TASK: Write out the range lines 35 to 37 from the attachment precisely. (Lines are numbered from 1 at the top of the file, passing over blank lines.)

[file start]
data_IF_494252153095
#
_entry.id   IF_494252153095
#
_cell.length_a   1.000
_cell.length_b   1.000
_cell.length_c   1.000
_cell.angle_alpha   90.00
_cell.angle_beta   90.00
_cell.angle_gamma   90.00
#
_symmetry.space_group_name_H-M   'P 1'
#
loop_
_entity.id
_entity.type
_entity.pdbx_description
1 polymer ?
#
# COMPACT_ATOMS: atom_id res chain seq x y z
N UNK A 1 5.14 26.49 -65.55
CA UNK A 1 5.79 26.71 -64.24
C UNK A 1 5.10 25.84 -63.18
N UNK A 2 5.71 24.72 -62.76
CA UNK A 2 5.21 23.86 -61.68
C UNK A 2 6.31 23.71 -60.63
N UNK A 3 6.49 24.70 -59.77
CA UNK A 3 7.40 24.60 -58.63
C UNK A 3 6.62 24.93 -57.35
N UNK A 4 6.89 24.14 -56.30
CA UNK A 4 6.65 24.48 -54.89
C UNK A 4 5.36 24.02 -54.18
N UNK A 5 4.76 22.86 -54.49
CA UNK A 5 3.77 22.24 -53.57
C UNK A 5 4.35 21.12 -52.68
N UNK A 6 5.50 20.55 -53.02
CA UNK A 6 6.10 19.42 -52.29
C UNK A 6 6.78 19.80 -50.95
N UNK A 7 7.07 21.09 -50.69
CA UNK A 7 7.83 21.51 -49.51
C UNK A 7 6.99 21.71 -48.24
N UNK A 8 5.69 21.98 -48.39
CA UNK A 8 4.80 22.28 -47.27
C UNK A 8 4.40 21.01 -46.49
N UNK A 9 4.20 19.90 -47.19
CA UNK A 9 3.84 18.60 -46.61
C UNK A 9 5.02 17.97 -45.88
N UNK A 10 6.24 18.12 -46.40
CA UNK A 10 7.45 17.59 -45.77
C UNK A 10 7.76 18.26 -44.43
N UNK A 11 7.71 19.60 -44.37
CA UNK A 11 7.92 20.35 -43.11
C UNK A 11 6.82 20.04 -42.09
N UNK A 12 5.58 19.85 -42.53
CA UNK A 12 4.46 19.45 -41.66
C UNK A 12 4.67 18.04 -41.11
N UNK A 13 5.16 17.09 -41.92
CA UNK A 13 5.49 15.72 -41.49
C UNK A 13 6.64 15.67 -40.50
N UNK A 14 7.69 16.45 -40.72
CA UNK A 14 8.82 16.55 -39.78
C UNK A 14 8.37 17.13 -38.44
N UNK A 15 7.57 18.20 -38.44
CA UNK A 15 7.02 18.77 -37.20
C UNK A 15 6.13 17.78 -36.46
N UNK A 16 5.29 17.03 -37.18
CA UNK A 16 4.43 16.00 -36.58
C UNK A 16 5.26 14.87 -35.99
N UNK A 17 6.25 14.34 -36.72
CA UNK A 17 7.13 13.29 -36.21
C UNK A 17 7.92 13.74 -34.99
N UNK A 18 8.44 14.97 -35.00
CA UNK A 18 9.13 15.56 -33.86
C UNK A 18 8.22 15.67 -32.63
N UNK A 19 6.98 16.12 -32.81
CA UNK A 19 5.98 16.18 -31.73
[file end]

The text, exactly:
C UNK A 5 4.35 21.12 -52.68
N UNK A 6 5.50 20.55 -53.02
CA UNK A 6 6.10 19.42 -52.29